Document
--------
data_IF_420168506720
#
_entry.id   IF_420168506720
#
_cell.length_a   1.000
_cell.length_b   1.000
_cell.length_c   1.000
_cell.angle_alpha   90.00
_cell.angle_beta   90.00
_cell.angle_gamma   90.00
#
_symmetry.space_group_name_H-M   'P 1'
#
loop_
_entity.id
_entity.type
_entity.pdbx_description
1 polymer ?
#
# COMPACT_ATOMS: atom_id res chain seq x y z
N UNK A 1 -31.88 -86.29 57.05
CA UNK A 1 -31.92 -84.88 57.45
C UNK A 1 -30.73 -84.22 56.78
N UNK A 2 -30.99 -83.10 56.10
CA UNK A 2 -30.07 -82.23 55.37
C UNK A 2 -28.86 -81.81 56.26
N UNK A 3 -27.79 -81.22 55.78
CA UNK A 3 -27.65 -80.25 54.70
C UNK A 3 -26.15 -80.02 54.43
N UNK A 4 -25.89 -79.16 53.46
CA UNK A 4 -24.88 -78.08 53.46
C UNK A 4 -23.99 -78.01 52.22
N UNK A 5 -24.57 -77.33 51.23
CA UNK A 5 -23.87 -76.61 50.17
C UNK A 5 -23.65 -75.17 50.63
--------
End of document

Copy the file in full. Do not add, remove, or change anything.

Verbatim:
data_IF_420168506720
#
_entry.id   IF_420168506720
#
_cell.length_a   1.000
_cell.length_b   1.000
_cell.length_c   1.000
_cell.angle_alpha   90.00
_cell.angle_beta   90.00
_cell.angle_gamma   90.00
#
_symmetry.space_group_name_H-M   'P 1'
#
loop_
_entity.id
_entity.type
_entity.pdbx_description
1 polymer ?
#
# COMPACT_ATOMS: atom_id res chain seq x y z
N UNK A 1 -31.88 -86.29 57.05
CA UNK A 1 -31.92 -84.88 57.45
C UNK A 1 -30.73 -84.22 56.78
N UNK A 2 -30.99 -83.10 56.10
CA UNK A 2 -30.07 -82.23 55.37
C UNK A 2 -28.86 -81.81 56.26
N UNK A 3 -27.79 -81.22 55.78
CA UNK A 3 -27.65 -80.25 54.70
C UNK A 3 -26.15 -80.02 54.43
N UNK A 4 -25.89 -79.16 53.46
CA UNK A 4 -24.88 -78.08 53.46
C UNK A 4 -23.99 -78.01 52.22
N UNK A 5 -24.57 -77.33 51.23
CA UNK A 5 -23.87 -76.61 50.17
C UNK A 5 -23.65 -75.17 50.63